And now it is over. The sentence was real aloud and carried out. It was not as severe as I had expected, merely to live with the destruction. I have paid. Maybe, a little too much. Maybe, not enough. Only time will tell. I paid a pound of flesh from one side of my buttock, and another pound from the other. Just to be sure I took some from both arms and both calves as well, along with a few shards of bone for good measure. You always felt like an open wound, unprotected, vulnerable, and so it makes sense that is what you became. What remain now are scars, where the cavernous wounds once were. The things I will have to live with, fragile, delicate, ugly. Bloodless tissue, shiny like plastic. My hip is damaged, the bone dissolved from infection, one leg now shorter than the other and my hands don’t function correctly, the wires severed. This is my punishment. And yet it did not end me, as I had thought it would. I am still here, wondering why, and how.  Playing with words instead of smoke. Hammering with a hammer called hope, trying to break into my heart.

I write a letter to Nikki, in my diary, each time the doctor takes a scalpel and carves out another mole.

He takes nipping strokes through my epidermis, dermis, and down to the fat, and drops the tissue—suspect for malignant melanoma—into a vile that’ll go to some lab in New Hampshire.

He climbs my stairs like Tigger, full of bounce and light.

I’m waiting in the kitchen drinking wine, the ceramic tile smooth and cool under my bare feet, the anticipation of him hot and prickly.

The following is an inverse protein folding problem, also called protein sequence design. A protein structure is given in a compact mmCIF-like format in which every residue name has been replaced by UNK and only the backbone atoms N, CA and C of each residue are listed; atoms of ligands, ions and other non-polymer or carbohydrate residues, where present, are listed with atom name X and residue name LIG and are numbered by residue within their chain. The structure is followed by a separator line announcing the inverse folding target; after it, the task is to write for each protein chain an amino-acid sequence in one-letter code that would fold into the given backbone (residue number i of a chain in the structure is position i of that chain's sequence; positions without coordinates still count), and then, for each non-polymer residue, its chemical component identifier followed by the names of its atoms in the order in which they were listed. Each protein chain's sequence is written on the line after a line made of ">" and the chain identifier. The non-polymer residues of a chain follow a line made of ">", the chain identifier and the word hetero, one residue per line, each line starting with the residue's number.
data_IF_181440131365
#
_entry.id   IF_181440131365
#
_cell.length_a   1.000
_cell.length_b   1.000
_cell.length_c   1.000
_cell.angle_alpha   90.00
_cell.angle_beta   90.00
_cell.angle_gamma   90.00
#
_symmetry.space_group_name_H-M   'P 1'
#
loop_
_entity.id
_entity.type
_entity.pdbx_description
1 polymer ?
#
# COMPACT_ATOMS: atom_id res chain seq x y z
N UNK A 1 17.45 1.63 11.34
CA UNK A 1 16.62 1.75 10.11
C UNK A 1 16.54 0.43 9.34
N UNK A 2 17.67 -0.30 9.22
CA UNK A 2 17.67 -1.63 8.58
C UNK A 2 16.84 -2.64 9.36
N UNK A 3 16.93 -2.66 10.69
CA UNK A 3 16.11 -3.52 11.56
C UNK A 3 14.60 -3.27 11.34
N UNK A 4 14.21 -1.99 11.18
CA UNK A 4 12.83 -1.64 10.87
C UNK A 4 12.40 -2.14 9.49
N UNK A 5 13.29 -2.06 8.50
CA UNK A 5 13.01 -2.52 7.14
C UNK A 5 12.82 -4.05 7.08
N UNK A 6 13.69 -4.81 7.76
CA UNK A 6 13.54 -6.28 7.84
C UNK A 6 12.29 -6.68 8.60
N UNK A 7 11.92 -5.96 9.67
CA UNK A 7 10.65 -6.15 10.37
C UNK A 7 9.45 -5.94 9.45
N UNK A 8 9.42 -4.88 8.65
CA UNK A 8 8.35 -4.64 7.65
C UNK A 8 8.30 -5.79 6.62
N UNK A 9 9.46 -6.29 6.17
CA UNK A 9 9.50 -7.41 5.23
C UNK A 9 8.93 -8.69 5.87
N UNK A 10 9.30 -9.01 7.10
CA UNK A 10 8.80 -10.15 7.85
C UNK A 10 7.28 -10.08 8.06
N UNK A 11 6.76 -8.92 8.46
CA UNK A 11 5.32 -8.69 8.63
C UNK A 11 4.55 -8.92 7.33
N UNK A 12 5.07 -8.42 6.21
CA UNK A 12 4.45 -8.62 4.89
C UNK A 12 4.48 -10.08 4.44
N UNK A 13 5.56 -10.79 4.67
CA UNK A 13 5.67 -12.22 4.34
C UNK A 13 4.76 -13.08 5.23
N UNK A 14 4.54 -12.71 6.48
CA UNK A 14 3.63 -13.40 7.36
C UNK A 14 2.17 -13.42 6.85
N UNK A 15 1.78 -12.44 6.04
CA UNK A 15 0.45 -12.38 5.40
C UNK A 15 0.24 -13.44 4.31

He grabs me roughly and we kiss until our lips throb. He gets a hard on, steps back for assessment purposes.

Nice, I say sincerely.

Like that? he asks.

Of course, I reply. It’s so difficult to find a guy with a big cock and a big vocabulary.

He spits out a laugh. Is that right?

One or the other is easy, I explain, pulling him by the belt buckle toward me, but not both.

Not both? he echoes, suddenly kissing me too hard and pinning my spine too tightly against the kitchen counter. I push him off to breathe.

Don’t, I protest. We have reservations.

He sighs, retreats and cracks his knuckles. Where are we going by the way?

Aldo’s. Does it matter?

Absolutely not. You look incredible.

So do you.

I can’t wait to fuck you.

Can you not say that? It makes me feel pukey.

Who says pukey?

Plenty of people, I play along, stuffing an ID, debit card and lip gloss into a clutch.

Preteen people?

We jostle each other down the stairs.

At the end of creme brulée he confesses, I’m having feelings I’m uncomfortable with.

Everything you feel I feel, I breeze, pouring a last glass of wine.

I don’t know if you do, he says doubtfully, throwing his napkin on the table and settling back into the shellacked rattan chair.

I swirl cabernet and sigh. Yes you do know, because I’m telling you. And isn’t that the best part? How mutual this is?

Satisfied with this, he smiles at me. For me.

It is.

He beckons for the bill and pays. He always pays.

I’m having a traffic jam in my mouth, he says hoarsely. I have so many things to say and they’re all piling up in there.

I gnaw the insides of my cheeks.

You’ve taken over every inch of my heart. And you keep spreading.

Genuine or not, original or not, this kind of talk has a narcotic effect. I reply by ardently initiating the baptism of my new sofa.